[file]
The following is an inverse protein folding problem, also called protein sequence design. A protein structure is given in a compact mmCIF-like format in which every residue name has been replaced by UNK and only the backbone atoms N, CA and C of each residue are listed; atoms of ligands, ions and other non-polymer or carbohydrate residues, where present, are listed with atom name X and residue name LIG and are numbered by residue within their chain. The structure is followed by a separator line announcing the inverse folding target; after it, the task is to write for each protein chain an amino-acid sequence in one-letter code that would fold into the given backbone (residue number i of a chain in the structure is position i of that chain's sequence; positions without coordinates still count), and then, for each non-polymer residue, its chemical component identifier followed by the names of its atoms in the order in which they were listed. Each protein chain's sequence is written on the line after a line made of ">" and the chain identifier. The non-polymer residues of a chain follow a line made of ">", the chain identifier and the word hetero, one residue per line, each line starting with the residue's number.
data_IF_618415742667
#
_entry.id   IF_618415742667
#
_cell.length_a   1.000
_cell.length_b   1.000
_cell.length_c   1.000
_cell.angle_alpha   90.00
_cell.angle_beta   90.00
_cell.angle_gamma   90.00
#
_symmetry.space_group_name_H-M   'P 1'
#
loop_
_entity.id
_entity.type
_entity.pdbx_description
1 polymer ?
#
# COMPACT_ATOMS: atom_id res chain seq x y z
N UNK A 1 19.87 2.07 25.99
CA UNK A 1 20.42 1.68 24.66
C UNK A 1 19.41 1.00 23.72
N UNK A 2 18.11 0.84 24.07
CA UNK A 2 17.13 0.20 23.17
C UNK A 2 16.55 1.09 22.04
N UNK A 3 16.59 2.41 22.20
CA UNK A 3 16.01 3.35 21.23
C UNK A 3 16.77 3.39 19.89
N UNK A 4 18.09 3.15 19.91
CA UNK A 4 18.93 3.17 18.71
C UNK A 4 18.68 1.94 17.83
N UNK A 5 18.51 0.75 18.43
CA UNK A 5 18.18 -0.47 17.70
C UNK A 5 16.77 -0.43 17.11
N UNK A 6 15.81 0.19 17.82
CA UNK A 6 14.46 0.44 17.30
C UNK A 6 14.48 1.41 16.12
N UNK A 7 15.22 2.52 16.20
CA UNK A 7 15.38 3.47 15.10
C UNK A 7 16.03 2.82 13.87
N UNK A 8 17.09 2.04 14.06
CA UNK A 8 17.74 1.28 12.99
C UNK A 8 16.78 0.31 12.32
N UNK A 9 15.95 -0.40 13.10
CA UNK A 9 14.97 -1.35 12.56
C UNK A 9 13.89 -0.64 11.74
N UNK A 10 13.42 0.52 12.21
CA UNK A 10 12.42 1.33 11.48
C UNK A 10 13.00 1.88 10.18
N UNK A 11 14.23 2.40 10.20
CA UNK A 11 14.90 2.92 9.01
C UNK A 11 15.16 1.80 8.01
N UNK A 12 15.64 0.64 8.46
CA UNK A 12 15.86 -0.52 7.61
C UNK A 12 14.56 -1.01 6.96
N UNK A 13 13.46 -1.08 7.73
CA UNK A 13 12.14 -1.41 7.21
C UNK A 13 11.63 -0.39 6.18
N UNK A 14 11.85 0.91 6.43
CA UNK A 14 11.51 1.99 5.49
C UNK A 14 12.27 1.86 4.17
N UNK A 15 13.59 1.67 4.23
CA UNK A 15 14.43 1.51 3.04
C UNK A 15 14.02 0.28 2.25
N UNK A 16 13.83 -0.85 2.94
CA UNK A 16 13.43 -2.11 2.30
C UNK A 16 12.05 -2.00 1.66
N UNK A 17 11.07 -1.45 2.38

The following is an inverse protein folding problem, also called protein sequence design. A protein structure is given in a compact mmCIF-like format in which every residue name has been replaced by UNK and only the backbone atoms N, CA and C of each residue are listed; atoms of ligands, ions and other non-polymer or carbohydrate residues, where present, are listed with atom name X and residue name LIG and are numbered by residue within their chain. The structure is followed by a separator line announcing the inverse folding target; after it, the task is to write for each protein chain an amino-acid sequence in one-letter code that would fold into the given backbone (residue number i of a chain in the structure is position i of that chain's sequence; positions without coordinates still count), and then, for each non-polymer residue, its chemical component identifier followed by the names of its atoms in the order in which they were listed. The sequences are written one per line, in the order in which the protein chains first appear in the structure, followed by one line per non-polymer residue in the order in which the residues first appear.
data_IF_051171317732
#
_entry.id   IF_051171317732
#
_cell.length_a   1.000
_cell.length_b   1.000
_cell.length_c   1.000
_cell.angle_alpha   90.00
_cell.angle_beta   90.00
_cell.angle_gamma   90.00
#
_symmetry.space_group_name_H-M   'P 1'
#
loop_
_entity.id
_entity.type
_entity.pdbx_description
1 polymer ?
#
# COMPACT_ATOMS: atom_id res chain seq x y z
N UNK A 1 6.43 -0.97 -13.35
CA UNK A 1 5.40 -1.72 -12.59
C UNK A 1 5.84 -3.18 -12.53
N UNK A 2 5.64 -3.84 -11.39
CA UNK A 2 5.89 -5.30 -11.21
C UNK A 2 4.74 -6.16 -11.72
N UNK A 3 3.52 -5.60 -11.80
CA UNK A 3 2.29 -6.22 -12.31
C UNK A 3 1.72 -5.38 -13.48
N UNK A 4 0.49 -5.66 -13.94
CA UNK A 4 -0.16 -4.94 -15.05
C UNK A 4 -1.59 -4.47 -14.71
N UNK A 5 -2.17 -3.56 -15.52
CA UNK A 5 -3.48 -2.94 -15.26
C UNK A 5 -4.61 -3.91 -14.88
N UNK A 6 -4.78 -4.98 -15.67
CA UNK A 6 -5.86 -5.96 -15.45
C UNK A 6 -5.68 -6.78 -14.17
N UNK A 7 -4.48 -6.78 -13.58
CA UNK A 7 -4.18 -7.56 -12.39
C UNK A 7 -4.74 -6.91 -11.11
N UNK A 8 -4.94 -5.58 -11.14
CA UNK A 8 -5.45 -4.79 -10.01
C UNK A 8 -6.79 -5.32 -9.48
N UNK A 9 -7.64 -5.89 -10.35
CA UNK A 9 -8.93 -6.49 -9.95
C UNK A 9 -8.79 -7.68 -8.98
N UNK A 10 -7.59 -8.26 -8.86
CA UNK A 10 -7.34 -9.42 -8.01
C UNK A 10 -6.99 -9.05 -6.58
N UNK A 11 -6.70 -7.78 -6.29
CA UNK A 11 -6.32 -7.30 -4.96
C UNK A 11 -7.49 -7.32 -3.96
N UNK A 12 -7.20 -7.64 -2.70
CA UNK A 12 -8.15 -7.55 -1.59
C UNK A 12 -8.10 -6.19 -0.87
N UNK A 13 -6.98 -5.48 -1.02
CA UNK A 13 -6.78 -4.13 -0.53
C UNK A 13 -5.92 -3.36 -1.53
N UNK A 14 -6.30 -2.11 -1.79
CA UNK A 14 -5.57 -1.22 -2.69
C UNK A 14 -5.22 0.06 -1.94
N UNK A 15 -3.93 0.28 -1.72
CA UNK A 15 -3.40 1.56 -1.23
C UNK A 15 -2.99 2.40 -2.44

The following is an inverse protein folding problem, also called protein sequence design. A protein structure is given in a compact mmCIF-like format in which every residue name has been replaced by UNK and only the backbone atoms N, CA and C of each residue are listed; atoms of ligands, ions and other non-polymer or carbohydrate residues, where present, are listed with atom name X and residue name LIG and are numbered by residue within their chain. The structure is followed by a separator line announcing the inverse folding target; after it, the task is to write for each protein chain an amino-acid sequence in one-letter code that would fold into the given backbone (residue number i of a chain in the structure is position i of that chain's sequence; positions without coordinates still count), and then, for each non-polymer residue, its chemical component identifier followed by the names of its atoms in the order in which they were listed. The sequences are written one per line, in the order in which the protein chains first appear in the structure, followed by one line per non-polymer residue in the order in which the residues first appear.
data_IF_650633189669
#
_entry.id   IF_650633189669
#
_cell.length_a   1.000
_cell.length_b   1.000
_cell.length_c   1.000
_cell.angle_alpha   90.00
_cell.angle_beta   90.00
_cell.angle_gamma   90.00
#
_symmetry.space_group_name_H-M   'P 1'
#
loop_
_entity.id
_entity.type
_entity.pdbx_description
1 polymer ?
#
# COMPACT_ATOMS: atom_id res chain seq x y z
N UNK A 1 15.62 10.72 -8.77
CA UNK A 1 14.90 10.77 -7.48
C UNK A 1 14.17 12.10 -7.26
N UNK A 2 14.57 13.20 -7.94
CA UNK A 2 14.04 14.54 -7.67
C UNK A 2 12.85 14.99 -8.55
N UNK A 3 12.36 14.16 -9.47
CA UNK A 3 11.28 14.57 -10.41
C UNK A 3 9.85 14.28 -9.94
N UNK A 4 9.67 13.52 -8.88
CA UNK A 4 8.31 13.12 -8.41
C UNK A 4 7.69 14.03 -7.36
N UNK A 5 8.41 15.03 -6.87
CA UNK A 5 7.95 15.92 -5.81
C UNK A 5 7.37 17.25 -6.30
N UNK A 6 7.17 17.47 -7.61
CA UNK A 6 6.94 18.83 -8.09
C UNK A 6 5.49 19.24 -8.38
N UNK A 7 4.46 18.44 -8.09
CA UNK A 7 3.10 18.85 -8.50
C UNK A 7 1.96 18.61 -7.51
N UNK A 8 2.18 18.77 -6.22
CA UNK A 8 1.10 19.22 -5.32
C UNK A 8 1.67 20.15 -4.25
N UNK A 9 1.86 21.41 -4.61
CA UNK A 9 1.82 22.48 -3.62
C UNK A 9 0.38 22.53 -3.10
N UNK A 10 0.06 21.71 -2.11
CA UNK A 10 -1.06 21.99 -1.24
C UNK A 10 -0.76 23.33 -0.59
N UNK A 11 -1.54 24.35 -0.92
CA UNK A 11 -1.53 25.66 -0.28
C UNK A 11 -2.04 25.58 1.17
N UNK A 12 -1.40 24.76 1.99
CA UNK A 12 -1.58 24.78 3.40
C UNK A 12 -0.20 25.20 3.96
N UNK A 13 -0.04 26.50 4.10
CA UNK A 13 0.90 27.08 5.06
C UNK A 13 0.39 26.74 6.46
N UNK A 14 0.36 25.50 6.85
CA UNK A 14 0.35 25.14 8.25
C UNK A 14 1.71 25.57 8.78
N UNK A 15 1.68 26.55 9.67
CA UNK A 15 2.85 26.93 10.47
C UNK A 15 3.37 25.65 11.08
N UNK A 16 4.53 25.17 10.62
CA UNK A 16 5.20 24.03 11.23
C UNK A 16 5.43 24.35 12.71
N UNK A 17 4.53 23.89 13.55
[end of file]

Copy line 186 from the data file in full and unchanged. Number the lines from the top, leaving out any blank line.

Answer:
CA UNK A 10 -1.06 21.99 -1.24